Tulips for Julia

At the end of our garden there is a flower bed, one of the few we have. It is made from some old railway sleepers that raise it above the lawn. When we moved here, we were unsure about what to use it for. We considered everything from herbs to tomatoes, but despite weeding it, and turning the soil, it remained bare for some time.

Then we thought about Julia.

Julia was a lovely lady, and the mutual friend that introduced me to Julie all those years ago. She worked as a nursing sister and raised her son, never asking for much from life. Happy with the company of her good friends and family, loving her cat, and enjoying sunbathing in her neat and well-kept garden. Despite suffering from a terminal illness, she was able to give Julie away at our wedding, and the next year we enjoyed her company for a few days, at a holiday house in the Cotswolds. On the evening that she passed away, Julie was at her bedside, holding her hand. Her funeral was held on a freezing cold winter’s day, with deep snow carpeting Hertfordshire.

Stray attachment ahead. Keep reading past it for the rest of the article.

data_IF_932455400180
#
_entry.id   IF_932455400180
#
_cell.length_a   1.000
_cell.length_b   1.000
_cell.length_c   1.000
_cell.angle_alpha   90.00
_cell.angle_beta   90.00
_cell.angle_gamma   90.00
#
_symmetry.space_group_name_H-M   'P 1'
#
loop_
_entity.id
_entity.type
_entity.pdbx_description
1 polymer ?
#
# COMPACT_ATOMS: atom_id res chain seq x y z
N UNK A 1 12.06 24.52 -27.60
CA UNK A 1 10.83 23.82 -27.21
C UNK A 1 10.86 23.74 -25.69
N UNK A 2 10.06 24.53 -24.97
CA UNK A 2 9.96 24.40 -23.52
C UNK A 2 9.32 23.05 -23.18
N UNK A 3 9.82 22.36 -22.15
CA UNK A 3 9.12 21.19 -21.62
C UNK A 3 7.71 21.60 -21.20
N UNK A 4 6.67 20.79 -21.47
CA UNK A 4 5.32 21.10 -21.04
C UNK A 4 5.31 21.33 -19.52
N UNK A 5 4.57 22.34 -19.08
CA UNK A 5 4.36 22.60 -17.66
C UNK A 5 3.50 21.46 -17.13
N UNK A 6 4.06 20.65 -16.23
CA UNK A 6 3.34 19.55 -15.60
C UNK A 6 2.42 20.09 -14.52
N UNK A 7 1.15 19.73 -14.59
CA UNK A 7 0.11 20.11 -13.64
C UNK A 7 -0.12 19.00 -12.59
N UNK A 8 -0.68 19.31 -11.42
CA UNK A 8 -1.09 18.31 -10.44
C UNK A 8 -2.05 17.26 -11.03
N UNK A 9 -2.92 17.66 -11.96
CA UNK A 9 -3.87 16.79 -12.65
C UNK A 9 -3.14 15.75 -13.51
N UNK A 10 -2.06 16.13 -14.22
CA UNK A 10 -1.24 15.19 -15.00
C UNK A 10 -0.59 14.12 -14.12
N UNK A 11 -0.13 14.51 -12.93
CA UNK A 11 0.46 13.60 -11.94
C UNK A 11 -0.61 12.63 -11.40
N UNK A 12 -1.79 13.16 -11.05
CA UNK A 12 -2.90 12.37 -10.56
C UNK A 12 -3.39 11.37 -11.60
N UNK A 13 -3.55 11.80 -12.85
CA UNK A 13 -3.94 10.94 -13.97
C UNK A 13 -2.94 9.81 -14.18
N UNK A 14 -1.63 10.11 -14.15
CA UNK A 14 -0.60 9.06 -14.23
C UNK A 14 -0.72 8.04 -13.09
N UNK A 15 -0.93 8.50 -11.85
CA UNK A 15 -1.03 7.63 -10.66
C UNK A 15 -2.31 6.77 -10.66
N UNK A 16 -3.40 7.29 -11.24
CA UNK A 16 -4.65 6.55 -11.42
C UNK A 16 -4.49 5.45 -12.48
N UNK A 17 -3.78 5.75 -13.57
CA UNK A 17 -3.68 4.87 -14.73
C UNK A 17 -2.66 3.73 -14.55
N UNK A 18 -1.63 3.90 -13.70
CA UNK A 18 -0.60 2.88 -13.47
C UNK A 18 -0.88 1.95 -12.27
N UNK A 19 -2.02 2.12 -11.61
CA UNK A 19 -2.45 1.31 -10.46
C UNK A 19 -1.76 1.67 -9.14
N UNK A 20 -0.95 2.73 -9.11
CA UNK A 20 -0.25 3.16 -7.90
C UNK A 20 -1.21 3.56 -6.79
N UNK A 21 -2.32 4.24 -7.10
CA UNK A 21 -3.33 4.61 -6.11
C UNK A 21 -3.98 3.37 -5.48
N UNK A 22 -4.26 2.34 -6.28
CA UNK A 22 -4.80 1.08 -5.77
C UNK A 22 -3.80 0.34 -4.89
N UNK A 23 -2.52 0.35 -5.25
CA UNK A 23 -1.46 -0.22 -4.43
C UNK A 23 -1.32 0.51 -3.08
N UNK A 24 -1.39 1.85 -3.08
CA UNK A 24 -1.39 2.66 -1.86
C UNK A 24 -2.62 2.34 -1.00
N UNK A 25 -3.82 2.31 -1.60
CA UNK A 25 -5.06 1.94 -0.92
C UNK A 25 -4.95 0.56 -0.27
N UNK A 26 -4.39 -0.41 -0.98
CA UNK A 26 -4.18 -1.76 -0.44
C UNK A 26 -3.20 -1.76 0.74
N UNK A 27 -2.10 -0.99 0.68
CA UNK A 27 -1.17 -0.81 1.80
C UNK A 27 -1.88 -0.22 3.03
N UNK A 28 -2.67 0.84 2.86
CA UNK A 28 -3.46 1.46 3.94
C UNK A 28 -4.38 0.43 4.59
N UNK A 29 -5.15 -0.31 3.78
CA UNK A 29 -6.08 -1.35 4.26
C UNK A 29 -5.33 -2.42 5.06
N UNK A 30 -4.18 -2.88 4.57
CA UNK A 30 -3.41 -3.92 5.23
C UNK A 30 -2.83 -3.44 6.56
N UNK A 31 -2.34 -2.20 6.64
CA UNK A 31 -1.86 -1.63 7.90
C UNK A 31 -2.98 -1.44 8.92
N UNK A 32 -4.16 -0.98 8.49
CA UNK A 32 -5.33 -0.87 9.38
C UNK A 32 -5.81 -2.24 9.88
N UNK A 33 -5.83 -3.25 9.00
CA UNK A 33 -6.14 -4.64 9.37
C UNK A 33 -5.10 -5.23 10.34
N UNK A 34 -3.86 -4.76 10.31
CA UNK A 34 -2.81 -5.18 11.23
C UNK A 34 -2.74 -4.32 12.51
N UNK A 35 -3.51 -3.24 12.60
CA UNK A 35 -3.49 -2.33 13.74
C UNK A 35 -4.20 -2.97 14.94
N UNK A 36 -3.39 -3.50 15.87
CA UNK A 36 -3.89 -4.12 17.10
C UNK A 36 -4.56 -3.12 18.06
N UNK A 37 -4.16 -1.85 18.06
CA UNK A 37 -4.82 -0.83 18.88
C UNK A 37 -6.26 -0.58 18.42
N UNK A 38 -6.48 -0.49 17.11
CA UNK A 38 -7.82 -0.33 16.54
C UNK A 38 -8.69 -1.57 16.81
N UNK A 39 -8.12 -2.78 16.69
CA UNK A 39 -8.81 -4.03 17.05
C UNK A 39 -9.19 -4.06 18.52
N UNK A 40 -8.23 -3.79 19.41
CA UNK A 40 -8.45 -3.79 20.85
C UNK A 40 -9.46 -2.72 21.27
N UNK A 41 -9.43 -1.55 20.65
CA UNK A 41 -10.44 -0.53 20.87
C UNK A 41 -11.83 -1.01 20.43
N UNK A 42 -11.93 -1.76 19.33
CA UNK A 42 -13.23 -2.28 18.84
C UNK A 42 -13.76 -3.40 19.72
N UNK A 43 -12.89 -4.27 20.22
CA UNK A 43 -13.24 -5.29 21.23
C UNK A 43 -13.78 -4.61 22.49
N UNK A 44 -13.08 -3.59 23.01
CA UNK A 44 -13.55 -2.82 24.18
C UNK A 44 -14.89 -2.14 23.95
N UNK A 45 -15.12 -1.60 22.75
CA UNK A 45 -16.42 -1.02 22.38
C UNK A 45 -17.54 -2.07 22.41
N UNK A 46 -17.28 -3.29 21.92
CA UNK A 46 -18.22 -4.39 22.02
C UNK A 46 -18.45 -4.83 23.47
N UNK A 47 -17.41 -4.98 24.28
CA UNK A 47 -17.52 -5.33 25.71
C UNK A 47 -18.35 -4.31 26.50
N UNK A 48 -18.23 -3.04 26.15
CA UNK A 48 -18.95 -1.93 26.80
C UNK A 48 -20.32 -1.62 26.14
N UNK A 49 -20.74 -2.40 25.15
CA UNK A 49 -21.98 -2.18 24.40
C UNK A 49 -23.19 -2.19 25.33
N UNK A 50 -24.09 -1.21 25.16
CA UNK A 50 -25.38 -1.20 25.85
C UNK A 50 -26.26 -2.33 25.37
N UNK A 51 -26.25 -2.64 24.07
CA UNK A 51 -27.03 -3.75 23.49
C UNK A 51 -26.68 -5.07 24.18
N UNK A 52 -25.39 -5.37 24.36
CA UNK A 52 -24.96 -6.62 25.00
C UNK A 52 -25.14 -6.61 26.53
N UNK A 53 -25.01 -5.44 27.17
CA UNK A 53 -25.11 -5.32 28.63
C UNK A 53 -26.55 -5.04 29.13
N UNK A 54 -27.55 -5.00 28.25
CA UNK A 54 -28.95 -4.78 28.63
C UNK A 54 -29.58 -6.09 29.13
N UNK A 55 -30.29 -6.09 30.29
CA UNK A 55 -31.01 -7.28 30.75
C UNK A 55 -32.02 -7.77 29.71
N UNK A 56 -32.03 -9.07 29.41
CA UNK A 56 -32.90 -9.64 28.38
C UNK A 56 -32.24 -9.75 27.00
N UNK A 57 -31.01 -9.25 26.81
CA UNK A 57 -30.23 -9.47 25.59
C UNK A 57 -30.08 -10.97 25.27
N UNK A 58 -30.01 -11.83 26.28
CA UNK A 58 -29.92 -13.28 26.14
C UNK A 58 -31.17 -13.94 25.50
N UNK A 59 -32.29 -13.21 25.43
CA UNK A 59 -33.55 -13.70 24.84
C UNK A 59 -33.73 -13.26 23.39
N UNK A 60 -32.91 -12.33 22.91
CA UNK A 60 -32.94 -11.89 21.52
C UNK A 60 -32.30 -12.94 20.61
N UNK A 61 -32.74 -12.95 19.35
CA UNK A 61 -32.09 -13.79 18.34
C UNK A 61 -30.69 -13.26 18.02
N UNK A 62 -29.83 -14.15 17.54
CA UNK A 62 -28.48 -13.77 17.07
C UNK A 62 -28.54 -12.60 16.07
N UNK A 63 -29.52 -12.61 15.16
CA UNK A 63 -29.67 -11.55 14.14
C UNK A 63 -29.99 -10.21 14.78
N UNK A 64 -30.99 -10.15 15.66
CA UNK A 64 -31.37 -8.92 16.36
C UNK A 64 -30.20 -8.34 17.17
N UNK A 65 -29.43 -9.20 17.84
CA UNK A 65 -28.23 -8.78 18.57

Once we had a garden, we soon discovered that we had little idea about plants and flowers, and hadn’t thought too much what to do with our newly-acquired space. But something to remember Julia was high on that list. The bulbs were purchased and planted, and we waited. Sure enough, they came up, and have returned every year since. We always think of her, and could never forget her. But the annual arrival of ‘Julia’s Tuilps’ provides us with a colourful reminder of the friend we lost.

During a sunny period this morning, I took some photos of the flowers. They are large files, and can be clicked on for detail.

I know the bed needs weeding, and the lawn needs cutting too. I just need a few dry days…
DSCF0229

The colours are always just right. Bold from a distance, subtle up close.
DSCF0230

For Julia Ward. Always in our hearts.

Letters from beyond

On the 18th January this year, I published a post about the sudden death of one of my oldest friends. Since then, his family, and all of us who miss him, have been to his funeral, read eulogies in the press, and continued to correspond about the hole that his passing has left in our lives.